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More indentations seen in the rocks and pieces hewed out.  This site has been filled in again by the students.

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The type of rock found here, slate or shale.  And students at work.

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More sites of the houses, there were six in total.  The floors of the houses consisted of flat rock, and a drain would have been hacked out in the ground to allow water running from the rock behind to drain away from the house.  It must have been uncomfortable living quarters.  Who lived there?  It’s quite an exposed area of Skibbereen, but high up and far away from the flooding which sometimes afflicted the town.  Then again as there was a windmill a few meters away from this site, there must have been work available for people.  A lane (Windmill lane) is there still today and one wonders if this lane linked up to other boreens (Irish for lane) in the area.  The houses were inhabited at the time of the Irish potato famine 1847-49, one can only wonder at what tragedy played out here among these rocks as the famine claimed so many lives here.

It’s all very interesting and I will hope to find out more.

PLACE WHERE THE WINDMILL USED TO STAND - ON THE ROCK

This overgrown site is where the windmill would have stood.  It is only a few meters away from the ruins of the houses.

COAST ROAD FROM EYERIES TO ALLIHIES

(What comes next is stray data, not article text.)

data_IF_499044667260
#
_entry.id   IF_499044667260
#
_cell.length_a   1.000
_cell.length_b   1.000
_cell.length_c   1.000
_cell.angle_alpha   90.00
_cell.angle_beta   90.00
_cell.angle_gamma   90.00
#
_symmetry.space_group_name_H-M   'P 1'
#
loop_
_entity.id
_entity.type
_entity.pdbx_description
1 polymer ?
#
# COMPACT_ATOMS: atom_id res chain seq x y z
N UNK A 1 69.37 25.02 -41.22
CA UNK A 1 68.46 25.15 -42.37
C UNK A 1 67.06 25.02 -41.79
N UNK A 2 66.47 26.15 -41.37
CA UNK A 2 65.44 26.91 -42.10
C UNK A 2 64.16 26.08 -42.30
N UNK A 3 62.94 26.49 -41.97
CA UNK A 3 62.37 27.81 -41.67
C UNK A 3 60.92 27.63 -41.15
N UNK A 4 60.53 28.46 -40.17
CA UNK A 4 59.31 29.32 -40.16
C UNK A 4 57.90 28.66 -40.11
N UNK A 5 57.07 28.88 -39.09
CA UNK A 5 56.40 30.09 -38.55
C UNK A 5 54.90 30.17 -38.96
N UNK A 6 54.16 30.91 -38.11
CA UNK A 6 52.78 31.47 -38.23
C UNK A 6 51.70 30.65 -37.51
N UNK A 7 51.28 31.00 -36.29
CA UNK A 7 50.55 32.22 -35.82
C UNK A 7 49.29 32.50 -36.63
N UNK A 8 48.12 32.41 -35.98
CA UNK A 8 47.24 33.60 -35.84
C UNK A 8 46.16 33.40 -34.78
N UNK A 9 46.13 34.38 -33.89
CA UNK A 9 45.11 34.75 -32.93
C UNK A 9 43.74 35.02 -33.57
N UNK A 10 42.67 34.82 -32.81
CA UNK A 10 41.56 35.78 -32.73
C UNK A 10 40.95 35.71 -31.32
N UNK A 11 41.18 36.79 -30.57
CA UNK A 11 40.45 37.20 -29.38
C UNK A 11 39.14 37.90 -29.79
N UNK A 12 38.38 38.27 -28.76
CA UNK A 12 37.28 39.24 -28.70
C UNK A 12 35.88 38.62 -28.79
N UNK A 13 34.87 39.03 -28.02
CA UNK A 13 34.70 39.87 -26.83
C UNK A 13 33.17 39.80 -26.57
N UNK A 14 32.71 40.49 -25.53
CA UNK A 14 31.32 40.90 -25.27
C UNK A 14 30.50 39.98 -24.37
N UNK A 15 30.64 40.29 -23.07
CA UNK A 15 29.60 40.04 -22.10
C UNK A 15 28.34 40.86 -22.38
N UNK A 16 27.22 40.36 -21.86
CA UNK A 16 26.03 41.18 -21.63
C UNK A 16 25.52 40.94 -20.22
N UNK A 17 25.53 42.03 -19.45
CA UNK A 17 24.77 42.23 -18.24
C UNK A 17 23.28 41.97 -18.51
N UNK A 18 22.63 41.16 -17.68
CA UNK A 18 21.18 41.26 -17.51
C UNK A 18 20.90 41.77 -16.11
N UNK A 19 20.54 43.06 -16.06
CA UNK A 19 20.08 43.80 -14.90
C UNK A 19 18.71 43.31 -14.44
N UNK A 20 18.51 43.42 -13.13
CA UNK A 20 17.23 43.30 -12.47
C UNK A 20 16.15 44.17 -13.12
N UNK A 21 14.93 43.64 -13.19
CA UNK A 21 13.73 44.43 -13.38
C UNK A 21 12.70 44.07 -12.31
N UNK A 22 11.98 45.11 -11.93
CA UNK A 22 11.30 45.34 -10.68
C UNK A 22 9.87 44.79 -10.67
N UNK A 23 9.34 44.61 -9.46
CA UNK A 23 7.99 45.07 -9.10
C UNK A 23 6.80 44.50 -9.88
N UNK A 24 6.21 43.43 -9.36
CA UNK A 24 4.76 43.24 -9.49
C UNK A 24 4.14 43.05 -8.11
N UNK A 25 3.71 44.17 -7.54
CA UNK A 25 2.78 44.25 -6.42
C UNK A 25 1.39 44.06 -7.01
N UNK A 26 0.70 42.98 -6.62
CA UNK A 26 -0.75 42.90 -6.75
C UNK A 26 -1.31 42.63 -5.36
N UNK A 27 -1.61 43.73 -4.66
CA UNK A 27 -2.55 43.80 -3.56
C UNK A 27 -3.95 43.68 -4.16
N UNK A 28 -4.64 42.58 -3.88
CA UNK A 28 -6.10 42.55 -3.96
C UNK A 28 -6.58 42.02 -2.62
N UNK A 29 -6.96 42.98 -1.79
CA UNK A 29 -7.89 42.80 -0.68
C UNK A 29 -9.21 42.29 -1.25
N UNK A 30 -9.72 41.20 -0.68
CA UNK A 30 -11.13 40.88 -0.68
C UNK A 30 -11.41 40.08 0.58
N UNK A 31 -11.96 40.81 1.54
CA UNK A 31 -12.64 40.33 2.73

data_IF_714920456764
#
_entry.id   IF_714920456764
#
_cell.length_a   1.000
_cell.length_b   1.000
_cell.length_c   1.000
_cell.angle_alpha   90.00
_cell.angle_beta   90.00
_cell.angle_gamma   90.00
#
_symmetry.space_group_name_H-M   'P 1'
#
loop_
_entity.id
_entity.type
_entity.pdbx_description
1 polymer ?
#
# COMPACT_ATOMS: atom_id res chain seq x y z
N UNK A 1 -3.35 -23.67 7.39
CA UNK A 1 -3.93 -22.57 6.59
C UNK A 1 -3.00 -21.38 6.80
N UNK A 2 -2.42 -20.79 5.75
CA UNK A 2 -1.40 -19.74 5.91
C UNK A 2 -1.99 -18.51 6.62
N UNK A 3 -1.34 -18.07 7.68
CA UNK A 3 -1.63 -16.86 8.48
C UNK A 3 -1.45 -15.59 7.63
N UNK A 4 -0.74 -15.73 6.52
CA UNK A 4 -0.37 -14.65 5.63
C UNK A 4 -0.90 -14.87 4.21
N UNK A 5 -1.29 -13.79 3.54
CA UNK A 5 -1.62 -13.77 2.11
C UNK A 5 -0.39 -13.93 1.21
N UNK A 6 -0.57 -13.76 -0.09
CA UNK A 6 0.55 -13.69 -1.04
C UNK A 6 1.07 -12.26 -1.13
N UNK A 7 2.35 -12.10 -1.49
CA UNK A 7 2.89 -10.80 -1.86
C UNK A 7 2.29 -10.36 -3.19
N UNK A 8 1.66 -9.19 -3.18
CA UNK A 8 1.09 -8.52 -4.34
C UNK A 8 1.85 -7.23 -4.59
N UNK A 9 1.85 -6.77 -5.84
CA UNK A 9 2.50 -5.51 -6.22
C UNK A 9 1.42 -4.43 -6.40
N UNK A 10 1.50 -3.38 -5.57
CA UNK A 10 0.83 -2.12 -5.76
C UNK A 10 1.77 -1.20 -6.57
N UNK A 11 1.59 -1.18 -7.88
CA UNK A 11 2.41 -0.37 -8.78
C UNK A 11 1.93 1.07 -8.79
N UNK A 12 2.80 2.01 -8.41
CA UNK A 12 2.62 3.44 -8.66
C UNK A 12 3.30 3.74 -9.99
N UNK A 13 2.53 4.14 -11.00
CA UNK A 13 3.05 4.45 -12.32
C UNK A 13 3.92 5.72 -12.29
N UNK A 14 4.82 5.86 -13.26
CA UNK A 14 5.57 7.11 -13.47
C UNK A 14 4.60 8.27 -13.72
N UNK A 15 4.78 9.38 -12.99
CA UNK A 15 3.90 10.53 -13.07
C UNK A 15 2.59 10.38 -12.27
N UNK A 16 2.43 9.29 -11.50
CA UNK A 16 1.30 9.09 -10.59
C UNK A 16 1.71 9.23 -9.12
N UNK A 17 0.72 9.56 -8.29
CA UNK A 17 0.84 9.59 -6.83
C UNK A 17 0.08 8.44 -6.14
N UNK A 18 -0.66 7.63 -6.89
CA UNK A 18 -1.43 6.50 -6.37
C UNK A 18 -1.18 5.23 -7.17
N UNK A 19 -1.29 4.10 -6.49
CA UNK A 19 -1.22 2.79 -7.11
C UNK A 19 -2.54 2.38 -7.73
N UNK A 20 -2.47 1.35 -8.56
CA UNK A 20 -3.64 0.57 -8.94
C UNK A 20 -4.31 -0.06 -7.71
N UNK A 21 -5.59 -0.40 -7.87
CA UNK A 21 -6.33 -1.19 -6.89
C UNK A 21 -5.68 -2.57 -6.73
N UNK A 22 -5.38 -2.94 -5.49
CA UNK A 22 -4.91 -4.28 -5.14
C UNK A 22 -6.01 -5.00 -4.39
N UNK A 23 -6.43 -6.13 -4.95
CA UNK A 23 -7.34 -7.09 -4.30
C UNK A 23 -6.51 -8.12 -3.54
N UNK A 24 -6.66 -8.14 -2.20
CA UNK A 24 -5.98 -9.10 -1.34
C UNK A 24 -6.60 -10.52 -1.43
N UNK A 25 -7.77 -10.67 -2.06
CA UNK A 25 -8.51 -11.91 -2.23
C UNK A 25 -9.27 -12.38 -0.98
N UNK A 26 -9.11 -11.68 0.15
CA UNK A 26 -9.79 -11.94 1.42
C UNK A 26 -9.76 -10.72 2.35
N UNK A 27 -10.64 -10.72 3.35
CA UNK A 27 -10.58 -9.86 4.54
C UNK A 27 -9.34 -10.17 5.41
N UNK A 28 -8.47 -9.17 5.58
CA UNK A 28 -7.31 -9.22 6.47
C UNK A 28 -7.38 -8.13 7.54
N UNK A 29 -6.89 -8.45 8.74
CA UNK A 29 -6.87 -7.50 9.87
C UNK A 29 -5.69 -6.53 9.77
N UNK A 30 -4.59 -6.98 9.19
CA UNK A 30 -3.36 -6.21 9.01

Views of one of the most beautiful peninsulas in Ireland, the Beara peninsula. We went there once again the other day, and this time we travelled from the mountain village of Eyeries, along the coast road with the most incredible sea views looking towards the Kerry mountains and the open Atlantic, and inland towards the Slieve Miskish Mountains.  After a beautiful journey we arrived in Allihies. I would like to share some of the photos I took along the way, even though the day was hazy and this does not make for clear photography.

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Looking towards the Kerry mountains, the MacGillycuddy’s Reeks, with Carrantuohill as the highest peak in Ireland.

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The open Ocean and a misty view of the Cow and the Calf islands.

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Typical Irish traditional cottage along the road.

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The road winds along the coast with very rocky views looking inland.  I think that the main rocks are slate and shale, but there could also be some old red sandstone.

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Sheep are the main farm income around here, and they grace the landscape with their presence.

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I found these cliffs fascinating and the way the waves were crashing into them!

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Looking back at Allihies village far in the distance, with the ancient copper mines behind it.

RURAL IRISH ROADS

A look back at a journey taken last September along the roads of West Cork, and the lovely surprise when we came across some forest, some very old trees, lots of beautiful Ferns also lined the road, there was an old gate, and a large ruin, but I am not sure what the history of it was, and now I am not even sure if it was the road between Bandon and Macroom, but I think that it was. It being September, it was autumn still, the road was littered with lovely shades of coloured leaves. It made this journey magical and beautiful.